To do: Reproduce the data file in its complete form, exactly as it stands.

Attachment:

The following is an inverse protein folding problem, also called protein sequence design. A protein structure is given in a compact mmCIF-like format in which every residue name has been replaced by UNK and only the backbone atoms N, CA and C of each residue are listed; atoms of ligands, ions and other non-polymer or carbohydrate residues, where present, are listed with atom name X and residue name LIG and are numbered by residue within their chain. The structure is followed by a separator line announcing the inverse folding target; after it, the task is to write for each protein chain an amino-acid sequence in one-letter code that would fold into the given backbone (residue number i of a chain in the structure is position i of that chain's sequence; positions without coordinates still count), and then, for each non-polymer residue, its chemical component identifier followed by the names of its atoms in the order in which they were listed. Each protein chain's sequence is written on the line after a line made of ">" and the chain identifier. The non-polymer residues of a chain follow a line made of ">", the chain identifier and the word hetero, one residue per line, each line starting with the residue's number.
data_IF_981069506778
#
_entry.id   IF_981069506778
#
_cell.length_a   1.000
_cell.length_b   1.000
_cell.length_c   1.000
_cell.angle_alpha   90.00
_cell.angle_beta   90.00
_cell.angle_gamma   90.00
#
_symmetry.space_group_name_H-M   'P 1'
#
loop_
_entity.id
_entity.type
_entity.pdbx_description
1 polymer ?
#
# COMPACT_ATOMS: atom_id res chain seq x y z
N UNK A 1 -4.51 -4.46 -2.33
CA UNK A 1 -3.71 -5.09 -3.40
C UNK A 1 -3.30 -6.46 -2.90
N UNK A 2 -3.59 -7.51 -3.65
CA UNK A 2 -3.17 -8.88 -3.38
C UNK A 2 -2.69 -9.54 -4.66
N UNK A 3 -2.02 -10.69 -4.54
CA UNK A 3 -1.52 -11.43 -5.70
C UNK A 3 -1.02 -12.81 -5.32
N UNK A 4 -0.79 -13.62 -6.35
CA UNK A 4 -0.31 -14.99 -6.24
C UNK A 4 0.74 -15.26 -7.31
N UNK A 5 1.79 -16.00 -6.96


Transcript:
The following is an inverse protein folding problem, also called protein sequence design. A protein structure is given in a compact mmCIF-like format in which every residue name has been replaced by UNK and only the backbone atoms N, CA and C of each residue are listed; atoms of ligands, ions and other non-polymer or carbohydrate residues, where present, are listed with atom name X and residue name LIG and are numbered by residue within their chain. The structure is followed by a separator line announcing the inverse folding target; after it, the task is to write for each protein chain an amino-acid sequence in one-letter code that would fold into the given backbone (residue number i of a chain in the structure is position i of that chain's sequence; positions without coordinates still count), and then, for each non-polymer residue, its chemical component identifier followed by the names of its atoms in the order in which they were listed. Each protein chain's sequence is written on the line after a line made of ">" and the chain identifier. The non-polymer residues of a chain follow a line made of ">", the chain identifier and the word hetero, one residue per line, each line starting with the residue's number.
data_IF_981069506778
#
_entry.id   IF_981069506778
#
_cell.length_a   1.000
_cell.length_b   1.000
_cell.length_c   1.000
_cell.angle_alpha   90.00
_cell.angle_beta   90.00
_cell.angle_gamma   90.00
#
_symmetry.space_group_name_H-M   'P 1'
#
loop_
_entity.id
_entity.type
_entity.pdbx_description
1 polymer ?
#
# COMPACT_ATOMS: atom_id res chain seq x y z
N UNK A 1 -4.51 -4.46 -2.33
CA UNK A 1 -3.71 -5.09 -3.40
C UNK A 1 -3.30 -6.46 -2.90
N UNK A 2 -3.59 -7.51 -3.65
CA UNK A 2 -3.17 -8.88 -3.38
C UNK A 2 -2.69 -9.54 -4.66
N UNK A 3 -2.02 -10.69 -4.54
CA UNK A 3 -1.52 -11.43 -5.70
C UNK A 3 -1.02 -12.81 -5.32
N UNK A 4 -0.79 -13.62 -6.35
CA UNK A 4 -0.31 -14.99 -6.24
C UNK A 4 0.74 -15.26 -7.31
N UNK A 5 1.79 -16.00 -6.96